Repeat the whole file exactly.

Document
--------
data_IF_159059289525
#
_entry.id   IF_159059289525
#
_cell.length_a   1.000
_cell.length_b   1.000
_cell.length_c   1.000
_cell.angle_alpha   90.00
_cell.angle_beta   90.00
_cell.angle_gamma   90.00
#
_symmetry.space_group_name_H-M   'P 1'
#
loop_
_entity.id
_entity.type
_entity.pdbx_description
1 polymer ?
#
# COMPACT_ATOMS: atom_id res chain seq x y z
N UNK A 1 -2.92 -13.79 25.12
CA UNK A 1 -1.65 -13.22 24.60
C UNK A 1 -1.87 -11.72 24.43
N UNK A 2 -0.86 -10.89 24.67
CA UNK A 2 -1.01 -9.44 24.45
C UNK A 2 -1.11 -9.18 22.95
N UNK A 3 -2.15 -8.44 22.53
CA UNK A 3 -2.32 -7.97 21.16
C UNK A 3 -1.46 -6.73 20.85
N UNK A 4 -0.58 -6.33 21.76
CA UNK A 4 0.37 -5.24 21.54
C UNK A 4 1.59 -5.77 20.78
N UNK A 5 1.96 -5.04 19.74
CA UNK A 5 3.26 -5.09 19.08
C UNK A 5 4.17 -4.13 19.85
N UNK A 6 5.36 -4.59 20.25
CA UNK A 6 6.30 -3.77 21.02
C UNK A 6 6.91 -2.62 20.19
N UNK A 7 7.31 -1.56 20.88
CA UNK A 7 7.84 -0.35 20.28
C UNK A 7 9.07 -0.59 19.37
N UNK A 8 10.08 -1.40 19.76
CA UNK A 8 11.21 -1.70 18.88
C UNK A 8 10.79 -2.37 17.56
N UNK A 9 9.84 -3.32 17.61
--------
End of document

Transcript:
data_IF_159059289525
#
_entry.id   IF_159059289525
#
_cell.length_a   1.000
_cell.length_b   1.000
_cell.length_c   1.000
_cell.angle_alpha   90.00
_cell.angle_beta   90.00
_cell.angle_gamma   90.00
#
_symmetry.space_group_name_H-M   'P 1'
#
loop_
_entity.id
_entity.type
_entity.pdbx_description
1 polymer ?
#
# COMPACT_ATOMS: atom_id res chain seq x y z
N UNK A 1 -2.92 -13.79 25.12
CA UNK A 1 -1.65 -13.22 24.60
C UNK A 1 -1.87 -11.72 24.43
N UNK A 2 -0.86 -10.89 24.67
CA UNK A 2 -1.01 -9.44 24.45
C UNK A 2 -1.11 -9.18 22.95
N UNK A 3 -2.15 -8.44 22.53
CA UNK A 3 -2.32 -7.97 21.16
C UNK A 3 -1.46 -6.73 20.85
N UNK A 4 -0.58 -6.33 21.76
CA UNK A 4 0.37 -5.24 21.54
C UNK A 4 1.59 -5.77 20.78
N UNK A 5 1.96 -5.04 19.74
CA UNK A 5 3.26 -5.09 19.08
C UNK A 5 4.17 -4.13 19.85
N UNK A 6 5.36 -4.59 20.25
CA UNK A 6 6.30 -3.77 21.02
C UNK A 6 6.91 -2.62 20.19
N UNK A 7 7.31 -1.56 20.88
CA UNK A 7 7.84 -0.35 20.28
C UNK A 7 9.07 -0.59 19.37
N UNK A 8 10.08 -1.40 19.76
CA UNK A 8 11.21 -1.70 18.88
C UNK A 8 10.79 -2.37 17.56
N UNK A 9 9.84 -3.32 17.61